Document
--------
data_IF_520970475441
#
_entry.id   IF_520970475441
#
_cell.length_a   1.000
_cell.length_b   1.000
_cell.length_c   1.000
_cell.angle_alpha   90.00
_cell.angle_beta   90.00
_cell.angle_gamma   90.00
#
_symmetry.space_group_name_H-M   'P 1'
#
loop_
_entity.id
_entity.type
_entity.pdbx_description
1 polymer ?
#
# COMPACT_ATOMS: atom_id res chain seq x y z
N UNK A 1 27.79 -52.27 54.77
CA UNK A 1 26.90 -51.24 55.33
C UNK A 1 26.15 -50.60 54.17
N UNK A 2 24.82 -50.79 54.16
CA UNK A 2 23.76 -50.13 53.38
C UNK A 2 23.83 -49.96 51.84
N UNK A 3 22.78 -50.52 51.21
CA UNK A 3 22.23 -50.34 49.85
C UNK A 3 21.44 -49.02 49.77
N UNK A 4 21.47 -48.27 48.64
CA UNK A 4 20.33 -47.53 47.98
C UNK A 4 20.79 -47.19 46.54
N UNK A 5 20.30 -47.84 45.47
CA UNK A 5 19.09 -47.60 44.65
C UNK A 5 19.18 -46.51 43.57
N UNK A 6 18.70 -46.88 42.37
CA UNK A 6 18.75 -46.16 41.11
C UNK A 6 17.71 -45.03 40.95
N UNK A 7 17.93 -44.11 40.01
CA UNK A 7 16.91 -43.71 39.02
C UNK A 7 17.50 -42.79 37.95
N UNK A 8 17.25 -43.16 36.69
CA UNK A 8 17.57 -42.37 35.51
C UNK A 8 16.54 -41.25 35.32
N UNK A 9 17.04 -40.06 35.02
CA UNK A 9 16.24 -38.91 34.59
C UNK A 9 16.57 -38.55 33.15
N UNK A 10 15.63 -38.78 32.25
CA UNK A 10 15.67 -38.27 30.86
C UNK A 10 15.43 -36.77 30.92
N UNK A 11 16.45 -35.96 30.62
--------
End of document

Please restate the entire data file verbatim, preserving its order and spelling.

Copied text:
data_IF_520970475441
#
_entry.id   IF_520970475441
#
_cell.length_a   1.000
_cell.length_b   1.000
_cell.length_c   1.000
_cell.angle_alpha   90.00
_cell.angle_beta   90.00
_cell.angle_gamma   90.00
#
_symmetry.space_group_name_H-M   'P 1'
#
loop_
_entity.id
_entity.type
_entity.pdbx_description
1 polymer ?
#
# COMPACT_ATOMS: atom_id res chain seq x y z
N UNK A 1 27.79 -52.27 54.77
CA UNK A 1 26.90 -51.24 55.33
C UNK A 1 26.15 -50.60 54.17
N UNK A 2 24.82 -50.79 54.16
CA UNK A 2 23.76 -50.13 53.38
C UNK A 2 23.83 -49.96 51.84
N UNK A 3 22.78 -50.52 51.21
CA UNK A 3 22.23 -50.34 49.85
C UNK A 3 21.44 -49.02 49.77
N UNK A 4 21.47 -48.27 48.64
CA UNK A 4 20.33 -47.53 47.98
C UNK A 4 20.79 -47.19 46.54
N UNK A 5 20.30 -47.84 45.47
CA UNK A 5 19.09 -47.60 44.65
C UNK A 5 19.18 -46.51 43.57
N UNK A 6 18.70 -46.88 42.37
CA UNK A 6 18.75 -46.16 41.11
C UNK A 6 17.71 -45.03 40.95
N UNK A 7 17.93 -44.11 40.01
CA UNK A 7 16.91 -43.71 39.02
C UNK A 7 17.50 -42.79 37.95
N UNK A 8 17.25 -43.16 36.69
CA UNK A 8 17.57 -42.37 35.51
C UNK A 8 16.54 -41.25 35.32
N UNK A 9 17.04 -40.06 35.02
CA UNK A 9 16.24 -38.91 34.59
C UNK A 9 16.57 -38.55 33.15
N UNK A 10 15.63 -38.78 32.25
CA UNK A 10 15.67 -38.27 30.86
C UNK A 10 15.43 -36.77 30.92
N UNK A 11 16.45 -35.96 30.62